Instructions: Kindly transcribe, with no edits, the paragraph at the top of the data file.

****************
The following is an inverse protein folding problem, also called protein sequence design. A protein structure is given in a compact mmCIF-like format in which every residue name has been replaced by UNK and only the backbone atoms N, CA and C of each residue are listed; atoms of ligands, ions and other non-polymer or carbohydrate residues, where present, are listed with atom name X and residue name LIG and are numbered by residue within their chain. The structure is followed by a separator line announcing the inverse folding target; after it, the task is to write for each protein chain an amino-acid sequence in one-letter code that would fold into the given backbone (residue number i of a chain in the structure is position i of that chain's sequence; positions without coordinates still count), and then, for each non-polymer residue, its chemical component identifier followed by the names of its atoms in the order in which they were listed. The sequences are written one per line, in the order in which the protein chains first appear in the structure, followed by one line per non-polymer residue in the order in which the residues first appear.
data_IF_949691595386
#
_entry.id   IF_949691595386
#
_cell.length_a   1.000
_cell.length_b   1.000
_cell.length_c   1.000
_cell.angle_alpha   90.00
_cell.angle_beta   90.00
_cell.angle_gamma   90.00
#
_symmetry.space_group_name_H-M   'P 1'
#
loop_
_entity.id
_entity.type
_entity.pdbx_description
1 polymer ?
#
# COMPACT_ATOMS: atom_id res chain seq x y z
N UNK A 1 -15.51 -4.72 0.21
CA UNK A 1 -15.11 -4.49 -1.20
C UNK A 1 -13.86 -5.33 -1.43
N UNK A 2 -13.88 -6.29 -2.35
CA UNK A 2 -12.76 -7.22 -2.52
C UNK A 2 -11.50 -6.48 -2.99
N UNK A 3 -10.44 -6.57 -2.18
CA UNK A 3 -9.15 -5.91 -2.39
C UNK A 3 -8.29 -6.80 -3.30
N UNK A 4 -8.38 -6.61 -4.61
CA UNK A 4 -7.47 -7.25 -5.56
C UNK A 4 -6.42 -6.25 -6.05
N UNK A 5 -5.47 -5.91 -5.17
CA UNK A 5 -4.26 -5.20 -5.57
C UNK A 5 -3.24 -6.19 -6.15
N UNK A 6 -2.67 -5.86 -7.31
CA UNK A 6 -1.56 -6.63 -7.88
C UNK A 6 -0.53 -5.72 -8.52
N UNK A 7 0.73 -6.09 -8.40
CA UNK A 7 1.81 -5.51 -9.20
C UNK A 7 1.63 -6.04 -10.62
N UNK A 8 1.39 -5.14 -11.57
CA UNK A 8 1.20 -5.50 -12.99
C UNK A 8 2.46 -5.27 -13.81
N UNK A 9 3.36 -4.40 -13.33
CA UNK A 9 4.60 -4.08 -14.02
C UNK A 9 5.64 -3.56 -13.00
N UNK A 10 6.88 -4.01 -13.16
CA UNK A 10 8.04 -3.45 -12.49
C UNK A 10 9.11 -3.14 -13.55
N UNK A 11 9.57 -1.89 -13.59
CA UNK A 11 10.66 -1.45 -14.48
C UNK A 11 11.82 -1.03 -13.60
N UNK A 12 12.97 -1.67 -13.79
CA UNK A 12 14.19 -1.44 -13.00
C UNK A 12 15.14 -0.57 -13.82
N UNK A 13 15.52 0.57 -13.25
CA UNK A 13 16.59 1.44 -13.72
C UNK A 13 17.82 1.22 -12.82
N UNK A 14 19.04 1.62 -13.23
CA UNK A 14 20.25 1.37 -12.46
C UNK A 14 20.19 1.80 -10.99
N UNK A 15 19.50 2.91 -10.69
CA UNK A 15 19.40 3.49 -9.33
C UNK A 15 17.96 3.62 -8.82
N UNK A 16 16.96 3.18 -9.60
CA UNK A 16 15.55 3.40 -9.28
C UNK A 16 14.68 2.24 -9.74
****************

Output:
The following is an inverse protein folding problem, also called protein sequence design. A protein structure is given in a compact mmCIF-like format in which every residue name has been replaced by UNK and only the backbone atoms N, CA and C of each residue are listed; atoms of ligands, ions and other non-polymer or carbohydrate residues, where present, are listed with atom name X and residue name LIG and are numbered by residue within their chain. The structure is followed by a separator line announcing the inverse folding target; after it, the task is to write for each protein chain an amino-acid sequence in one-letter code that would fold into the given backbone (residue number i of a chain in the structure is position i of that chain's sequence; positions without coordinates still count), and then, for each non-polymer residue, its chemical component identifier followed by the names of its atoms in the order in which they were listed. The sequences are written one per line, in the order in which the protein chains first appear in the structure, followed by one line per non-polymer residue in the order in which the residues first appear.